The Amazon Rainforest Day One

By Issy Goode - 20:27

To talk you through my whole 15 days in Peru would leave both you and I overwhelmed. I'm still piecing together the whole experience myself and trying to find my way back into reality after a busy, wonderful and fulfilling holiday. I'd only been abroad, prior to Peru, twice in my life. Travelling has always appealed to me but when I lived in Gloucestershire our holidays took us down to Cornwall, and by the age of 7 we moved there to call Cornwall home. Our family couldn't afford the luxury of holidays abroad and we were ok with that. 

But now, I can afford my own holidays and without three children in tow, my parents can also afford their own.

So, Peru, my third big holiday abroad and my first opportunity to experience an adventurous and challenging guided tour across several cities and towns, the Amazon, the Inca Trail to Machu Picchu and Lake Titicaca. 

But before I begin, I have to commend Exodus and our tour guide Bobby, on the incredible organisation of this tour. Bobby in particular had to respond quickly to numerous challenges along our trip, including teacher strikes, miner strikes and a forest fire, and he did so without sacrificing our experience. Admittedly we had to rush on occasions and leave places faster than we would have liked, but he worked tirelessly to ensure the little blips didn't spoil where we were headed next.

I can't thank him enough for the wonderful experience. 

So, first up...the Amazon!
Day One (day two of actual trip)

On our first day in Peru we arrived in Lima and had very little time to explore the city, with jet lag dragging us into our hotel beds and an early wake up call the next day encouraging us to start our exploration of Peru. We took a bus to the airport and set off on our way to Puerto Maldonado.
We didn't see much of the city but passing through in our bus we saw some incredible statues on the roundabouts. In Lima and later in Cusco, it became clear to us that Peru are big on statues - and despite the glared picture we took, how awesome is this one?!
Upon arrival at the Puerto Maldonado airport we were immediately blown away by the sheer heat and humidity of the Amazon. This city was only a stopover, where we left our main suitcases behind in the offices of Cayman Lodge and headed by bus towards our next mode of transport. We took our now reduced baggage and boarded a very rickety boat, to speed down the river towards the Tambopata National Reserve.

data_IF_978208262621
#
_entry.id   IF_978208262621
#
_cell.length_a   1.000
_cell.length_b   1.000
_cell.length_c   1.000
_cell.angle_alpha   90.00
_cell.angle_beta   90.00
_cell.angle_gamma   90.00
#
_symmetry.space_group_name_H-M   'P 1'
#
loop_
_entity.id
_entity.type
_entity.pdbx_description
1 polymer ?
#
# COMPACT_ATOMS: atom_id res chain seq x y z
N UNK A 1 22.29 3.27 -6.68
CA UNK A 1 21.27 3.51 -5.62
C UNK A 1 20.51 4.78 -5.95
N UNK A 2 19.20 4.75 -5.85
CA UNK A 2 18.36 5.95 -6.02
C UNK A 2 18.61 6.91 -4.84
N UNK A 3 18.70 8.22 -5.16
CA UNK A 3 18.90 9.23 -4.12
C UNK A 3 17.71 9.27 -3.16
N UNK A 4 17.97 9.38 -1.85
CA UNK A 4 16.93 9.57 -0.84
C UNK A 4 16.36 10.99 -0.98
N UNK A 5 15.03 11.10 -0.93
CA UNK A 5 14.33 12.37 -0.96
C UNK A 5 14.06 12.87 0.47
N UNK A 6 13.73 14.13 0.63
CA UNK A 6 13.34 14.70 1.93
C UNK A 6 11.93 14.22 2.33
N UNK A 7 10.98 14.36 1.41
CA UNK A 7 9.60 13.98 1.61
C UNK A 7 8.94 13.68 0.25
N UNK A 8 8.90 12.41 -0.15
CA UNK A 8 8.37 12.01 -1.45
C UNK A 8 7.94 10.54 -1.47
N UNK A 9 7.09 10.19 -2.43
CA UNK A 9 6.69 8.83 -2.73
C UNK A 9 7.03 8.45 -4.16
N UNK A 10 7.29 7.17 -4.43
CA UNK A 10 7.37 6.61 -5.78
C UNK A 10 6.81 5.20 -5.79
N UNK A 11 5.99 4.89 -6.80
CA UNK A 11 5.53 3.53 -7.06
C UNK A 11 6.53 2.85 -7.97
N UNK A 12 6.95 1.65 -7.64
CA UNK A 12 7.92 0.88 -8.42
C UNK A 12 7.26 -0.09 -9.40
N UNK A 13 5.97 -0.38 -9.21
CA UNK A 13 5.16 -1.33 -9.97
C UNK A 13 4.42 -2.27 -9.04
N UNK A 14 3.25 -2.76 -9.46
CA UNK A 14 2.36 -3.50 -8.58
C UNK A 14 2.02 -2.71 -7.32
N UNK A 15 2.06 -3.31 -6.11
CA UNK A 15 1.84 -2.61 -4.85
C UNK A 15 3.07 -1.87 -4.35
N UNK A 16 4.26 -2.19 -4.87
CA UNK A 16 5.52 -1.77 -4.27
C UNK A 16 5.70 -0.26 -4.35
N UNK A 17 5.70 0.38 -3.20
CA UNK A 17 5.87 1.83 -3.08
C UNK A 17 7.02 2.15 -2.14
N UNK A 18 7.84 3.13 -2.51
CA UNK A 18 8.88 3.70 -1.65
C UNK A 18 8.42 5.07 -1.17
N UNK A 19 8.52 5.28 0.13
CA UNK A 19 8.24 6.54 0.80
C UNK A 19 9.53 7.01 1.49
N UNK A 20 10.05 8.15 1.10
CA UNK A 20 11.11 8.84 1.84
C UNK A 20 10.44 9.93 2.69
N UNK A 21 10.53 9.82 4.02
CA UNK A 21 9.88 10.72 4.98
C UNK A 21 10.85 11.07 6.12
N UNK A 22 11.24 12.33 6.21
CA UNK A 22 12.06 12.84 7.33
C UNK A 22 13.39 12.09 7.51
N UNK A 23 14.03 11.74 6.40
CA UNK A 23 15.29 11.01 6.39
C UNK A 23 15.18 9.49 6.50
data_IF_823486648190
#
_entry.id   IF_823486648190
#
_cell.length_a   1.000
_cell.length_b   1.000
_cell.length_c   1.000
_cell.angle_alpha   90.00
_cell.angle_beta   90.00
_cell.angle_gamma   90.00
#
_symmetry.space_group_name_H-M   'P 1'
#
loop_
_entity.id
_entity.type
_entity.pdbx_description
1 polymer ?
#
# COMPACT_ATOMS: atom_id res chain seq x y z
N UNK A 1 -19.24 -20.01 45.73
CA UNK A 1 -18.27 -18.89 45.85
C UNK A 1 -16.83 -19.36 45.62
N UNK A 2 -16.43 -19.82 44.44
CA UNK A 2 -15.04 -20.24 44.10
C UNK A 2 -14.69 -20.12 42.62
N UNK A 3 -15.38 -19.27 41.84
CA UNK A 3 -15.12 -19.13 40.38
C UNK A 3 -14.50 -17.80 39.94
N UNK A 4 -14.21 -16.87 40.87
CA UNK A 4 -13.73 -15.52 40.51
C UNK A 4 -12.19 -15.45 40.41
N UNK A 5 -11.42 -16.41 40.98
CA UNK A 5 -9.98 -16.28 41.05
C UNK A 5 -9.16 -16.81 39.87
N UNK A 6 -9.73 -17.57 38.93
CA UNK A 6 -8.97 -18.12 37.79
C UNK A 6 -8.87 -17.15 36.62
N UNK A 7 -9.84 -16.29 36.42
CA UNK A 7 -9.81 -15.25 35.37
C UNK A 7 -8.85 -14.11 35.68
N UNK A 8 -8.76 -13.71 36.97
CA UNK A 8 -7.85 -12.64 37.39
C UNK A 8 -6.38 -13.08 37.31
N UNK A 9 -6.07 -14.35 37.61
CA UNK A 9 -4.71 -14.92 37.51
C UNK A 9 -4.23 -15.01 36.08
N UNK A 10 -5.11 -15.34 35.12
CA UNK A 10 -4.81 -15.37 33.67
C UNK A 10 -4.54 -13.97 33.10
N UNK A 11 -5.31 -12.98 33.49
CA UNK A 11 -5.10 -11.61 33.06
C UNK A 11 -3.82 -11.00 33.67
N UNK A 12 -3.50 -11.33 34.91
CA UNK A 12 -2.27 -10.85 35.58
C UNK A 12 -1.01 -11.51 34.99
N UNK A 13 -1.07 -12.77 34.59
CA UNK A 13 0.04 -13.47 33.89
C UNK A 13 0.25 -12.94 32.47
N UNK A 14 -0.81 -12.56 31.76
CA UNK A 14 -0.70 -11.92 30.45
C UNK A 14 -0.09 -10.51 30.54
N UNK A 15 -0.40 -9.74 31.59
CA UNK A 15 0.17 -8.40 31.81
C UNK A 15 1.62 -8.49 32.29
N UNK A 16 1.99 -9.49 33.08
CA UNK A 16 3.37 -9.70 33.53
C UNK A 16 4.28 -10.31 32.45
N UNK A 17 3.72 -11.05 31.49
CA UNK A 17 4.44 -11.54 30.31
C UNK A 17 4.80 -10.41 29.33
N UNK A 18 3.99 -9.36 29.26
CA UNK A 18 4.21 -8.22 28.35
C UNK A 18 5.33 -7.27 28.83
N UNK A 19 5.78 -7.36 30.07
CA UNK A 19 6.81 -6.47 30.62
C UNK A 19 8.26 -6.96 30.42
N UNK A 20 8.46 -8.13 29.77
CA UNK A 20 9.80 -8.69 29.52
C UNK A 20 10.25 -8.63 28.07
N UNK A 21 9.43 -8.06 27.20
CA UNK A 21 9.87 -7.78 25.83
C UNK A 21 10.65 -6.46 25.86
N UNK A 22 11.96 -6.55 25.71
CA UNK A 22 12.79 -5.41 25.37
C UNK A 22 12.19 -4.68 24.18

We were given a lunch made by the lodge where we were headed to of rice and chicken wrapped in a banana leaf. The boat moved at a slow pace whilst we all munched down our delicious food and once we'd finished, the boat sped off. We barely even noticed the near two hours it took to arrive at our lodge. There was just so much to see. 

The surroundings of the river were what I imagined and more. We've all seen the Amazon on television but its sheer size when you see it in person is just overwhelming. The width of the river, the height of the trees, even the size of the wildlife. You can see capybara in most zoo's in the UK, but to see a family of them up close and in the wild is a completely different experience. There was a sense of peace I felt, seeing them in the wild rather than caged behind a fence, in an enclosure much too small. Along the journey we spotted plenty of capybara families, white caymans basking in the last hour of the sun light, birds of many varieties and a cow, which for some reason I didn't expect, but it was there nonetheless.  
A cute capybara family
Passing by other lodges - we were told many were for tourists but there were still families living in the area too
A white cayman taking a break